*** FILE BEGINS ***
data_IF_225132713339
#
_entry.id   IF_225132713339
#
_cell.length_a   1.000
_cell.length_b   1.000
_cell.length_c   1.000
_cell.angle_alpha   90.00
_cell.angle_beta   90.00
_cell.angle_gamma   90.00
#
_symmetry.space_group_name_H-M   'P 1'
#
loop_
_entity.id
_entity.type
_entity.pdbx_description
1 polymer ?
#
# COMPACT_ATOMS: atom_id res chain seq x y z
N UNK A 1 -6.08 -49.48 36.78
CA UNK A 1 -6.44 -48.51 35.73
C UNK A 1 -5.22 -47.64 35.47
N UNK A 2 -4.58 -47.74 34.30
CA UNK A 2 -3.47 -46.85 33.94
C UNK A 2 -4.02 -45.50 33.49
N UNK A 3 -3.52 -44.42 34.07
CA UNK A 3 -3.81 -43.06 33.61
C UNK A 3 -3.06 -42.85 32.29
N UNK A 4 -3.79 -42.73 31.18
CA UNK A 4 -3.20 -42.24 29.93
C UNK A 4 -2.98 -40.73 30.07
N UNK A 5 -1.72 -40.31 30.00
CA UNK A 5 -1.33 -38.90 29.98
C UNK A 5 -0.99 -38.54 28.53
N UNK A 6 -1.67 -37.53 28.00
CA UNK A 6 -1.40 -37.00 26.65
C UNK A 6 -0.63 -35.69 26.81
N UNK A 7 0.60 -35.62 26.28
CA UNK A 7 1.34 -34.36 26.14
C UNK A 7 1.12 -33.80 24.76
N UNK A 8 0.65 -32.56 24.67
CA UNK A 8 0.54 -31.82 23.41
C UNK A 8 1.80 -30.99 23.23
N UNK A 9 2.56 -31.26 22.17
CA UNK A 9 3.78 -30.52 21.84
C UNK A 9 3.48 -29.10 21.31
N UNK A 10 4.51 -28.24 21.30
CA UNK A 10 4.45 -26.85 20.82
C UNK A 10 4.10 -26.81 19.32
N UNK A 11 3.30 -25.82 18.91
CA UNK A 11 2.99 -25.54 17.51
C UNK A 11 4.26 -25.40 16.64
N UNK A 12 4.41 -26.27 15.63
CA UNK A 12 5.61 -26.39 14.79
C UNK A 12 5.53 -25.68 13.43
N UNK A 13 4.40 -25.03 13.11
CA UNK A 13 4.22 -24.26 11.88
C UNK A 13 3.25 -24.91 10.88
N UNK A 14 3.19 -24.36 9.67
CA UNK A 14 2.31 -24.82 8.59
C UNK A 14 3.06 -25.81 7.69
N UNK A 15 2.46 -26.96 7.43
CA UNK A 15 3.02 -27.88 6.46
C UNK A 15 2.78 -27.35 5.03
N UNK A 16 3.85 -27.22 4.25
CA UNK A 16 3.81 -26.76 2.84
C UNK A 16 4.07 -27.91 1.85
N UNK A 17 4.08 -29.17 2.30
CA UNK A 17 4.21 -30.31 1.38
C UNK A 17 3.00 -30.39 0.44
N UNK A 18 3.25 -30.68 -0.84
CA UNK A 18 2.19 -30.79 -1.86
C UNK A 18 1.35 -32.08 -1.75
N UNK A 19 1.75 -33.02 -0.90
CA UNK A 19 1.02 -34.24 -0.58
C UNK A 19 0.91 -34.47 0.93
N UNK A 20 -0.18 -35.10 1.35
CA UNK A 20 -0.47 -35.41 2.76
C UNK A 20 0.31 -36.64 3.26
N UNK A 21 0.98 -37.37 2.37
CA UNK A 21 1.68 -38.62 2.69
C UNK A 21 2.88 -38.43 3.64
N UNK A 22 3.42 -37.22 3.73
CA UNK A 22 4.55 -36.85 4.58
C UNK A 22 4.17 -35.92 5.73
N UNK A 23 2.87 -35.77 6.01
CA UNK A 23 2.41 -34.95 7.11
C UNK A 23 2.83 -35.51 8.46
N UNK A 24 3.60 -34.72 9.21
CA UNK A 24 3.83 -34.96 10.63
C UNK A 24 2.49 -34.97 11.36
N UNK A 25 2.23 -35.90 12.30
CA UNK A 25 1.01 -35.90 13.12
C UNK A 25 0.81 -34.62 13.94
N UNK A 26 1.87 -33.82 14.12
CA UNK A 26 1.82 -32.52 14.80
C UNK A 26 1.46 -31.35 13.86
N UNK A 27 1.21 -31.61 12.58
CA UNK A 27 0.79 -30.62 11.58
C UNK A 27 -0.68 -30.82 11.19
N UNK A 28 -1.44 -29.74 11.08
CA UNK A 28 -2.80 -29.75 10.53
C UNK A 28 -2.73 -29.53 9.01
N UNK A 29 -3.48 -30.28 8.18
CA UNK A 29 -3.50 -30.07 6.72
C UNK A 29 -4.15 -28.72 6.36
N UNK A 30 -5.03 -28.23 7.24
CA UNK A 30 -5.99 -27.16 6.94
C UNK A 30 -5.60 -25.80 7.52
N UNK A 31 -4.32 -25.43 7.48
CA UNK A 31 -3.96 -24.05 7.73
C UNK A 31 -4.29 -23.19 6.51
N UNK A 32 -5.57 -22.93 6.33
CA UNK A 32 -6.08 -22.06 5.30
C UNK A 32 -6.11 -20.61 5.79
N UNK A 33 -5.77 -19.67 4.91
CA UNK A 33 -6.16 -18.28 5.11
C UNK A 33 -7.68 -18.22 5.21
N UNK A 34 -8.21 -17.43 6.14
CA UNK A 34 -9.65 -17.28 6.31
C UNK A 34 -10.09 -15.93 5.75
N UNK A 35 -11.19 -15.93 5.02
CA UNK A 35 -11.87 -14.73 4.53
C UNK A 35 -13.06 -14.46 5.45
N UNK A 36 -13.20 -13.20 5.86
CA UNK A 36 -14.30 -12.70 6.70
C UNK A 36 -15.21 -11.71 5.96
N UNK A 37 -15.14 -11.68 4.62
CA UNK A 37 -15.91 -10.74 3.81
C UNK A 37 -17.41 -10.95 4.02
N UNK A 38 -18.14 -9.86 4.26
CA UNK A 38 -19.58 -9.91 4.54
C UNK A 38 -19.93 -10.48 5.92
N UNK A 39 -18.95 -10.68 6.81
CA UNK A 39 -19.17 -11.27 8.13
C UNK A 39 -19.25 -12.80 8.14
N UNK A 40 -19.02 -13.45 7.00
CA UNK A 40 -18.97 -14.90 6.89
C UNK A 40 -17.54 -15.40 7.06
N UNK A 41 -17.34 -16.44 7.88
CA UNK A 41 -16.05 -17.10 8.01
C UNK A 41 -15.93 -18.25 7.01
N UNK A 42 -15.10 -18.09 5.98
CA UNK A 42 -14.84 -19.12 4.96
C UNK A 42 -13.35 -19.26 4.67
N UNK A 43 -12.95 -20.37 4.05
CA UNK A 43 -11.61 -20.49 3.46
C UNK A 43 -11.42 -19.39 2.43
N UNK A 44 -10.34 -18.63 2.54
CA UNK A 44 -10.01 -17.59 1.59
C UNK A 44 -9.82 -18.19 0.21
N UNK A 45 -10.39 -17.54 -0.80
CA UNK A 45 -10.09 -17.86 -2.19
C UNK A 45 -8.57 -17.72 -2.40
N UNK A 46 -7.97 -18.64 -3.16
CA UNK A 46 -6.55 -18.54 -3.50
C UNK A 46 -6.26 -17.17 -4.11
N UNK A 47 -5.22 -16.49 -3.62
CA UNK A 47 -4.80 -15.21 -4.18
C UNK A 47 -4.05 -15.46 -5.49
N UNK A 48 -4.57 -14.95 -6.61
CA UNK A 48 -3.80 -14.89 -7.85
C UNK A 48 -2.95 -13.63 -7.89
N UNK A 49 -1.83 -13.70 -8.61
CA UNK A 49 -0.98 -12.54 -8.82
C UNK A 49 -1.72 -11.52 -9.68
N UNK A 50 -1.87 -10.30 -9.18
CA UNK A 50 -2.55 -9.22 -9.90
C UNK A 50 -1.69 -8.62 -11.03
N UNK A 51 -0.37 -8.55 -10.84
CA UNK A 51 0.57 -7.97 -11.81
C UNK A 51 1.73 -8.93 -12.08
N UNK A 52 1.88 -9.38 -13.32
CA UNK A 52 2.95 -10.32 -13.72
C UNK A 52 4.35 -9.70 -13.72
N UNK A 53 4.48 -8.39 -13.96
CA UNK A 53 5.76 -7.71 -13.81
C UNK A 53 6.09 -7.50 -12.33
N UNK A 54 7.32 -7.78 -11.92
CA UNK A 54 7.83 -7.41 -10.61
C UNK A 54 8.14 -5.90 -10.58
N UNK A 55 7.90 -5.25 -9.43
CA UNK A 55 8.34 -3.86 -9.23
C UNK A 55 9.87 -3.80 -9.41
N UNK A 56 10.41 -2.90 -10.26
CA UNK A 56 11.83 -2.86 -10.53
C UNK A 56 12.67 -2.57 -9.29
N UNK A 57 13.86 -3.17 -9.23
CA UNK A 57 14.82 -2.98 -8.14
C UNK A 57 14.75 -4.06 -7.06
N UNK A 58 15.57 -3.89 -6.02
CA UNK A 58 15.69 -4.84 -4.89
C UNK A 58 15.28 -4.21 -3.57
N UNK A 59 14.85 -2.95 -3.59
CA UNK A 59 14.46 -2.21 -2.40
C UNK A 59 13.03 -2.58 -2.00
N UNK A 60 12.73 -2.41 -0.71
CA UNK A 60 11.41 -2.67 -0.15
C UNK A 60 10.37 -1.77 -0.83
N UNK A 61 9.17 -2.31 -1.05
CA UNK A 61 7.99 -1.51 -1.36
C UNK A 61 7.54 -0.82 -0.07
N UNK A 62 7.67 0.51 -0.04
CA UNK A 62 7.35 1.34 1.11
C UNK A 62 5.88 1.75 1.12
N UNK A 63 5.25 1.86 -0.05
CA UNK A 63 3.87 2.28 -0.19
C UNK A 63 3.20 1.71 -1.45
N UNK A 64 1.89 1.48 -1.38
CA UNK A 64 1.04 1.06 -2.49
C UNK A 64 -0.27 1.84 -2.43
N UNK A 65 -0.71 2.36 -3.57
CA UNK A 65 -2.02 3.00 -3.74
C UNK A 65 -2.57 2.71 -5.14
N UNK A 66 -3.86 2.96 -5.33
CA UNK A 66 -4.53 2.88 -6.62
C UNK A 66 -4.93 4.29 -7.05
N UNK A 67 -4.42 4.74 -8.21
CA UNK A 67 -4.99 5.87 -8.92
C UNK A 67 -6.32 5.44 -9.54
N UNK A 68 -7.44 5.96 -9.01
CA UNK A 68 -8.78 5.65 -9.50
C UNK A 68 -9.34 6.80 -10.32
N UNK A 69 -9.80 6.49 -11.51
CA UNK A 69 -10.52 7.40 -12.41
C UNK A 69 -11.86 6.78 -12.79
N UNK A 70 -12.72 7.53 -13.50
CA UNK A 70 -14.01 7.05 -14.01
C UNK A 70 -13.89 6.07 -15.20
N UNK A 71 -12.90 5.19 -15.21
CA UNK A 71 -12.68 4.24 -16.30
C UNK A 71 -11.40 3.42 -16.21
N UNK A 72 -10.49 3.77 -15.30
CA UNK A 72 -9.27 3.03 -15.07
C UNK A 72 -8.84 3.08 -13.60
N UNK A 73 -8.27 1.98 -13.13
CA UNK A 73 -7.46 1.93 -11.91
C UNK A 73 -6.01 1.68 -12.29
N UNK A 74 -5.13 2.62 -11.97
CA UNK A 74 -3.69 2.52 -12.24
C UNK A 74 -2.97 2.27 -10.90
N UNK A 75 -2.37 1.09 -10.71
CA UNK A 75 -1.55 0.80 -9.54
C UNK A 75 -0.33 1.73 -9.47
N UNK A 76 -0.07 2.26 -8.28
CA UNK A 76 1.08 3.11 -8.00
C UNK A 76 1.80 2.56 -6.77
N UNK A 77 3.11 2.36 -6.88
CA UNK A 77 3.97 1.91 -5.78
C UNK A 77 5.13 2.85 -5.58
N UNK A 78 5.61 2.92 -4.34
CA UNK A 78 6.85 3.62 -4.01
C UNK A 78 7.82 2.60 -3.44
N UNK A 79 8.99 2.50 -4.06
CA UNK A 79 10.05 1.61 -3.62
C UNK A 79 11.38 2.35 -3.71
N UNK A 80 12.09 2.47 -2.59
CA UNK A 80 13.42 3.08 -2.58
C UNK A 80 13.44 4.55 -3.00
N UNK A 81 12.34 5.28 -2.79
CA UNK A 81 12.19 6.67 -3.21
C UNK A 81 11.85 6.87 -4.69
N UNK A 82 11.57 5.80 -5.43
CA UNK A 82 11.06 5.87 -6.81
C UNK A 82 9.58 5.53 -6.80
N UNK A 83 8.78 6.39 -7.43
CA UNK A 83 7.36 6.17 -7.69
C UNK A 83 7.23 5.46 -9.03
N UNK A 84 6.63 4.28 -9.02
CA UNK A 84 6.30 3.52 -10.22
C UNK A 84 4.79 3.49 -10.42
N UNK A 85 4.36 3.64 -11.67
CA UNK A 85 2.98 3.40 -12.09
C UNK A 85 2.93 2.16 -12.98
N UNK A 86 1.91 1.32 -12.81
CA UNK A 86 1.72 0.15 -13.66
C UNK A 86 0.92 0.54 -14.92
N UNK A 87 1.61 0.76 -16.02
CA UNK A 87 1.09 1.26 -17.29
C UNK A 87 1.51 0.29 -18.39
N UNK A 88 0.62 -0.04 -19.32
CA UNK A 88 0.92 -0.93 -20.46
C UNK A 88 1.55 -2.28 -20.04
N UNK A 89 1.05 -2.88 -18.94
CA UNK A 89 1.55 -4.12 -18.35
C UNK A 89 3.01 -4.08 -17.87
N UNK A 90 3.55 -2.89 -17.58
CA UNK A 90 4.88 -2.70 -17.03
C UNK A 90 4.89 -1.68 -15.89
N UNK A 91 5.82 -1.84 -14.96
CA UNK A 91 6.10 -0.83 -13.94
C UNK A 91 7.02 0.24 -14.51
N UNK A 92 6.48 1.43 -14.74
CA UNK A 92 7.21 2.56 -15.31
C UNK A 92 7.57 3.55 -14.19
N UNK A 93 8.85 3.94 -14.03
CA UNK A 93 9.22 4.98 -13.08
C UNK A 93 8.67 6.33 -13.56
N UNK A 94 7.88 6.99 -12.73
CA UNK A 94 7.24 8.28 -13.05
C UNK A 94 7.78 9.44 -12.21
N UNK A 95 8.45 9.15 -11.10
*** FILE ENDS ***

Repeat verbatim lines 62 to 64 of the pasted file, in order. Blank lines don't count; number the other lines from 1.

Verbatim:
C UNK A 14 3.06 -25.81 7.69
N UNK A 15 2.46 -26.96 7.43
CA UNK A 15 3.02 -27.88 6.46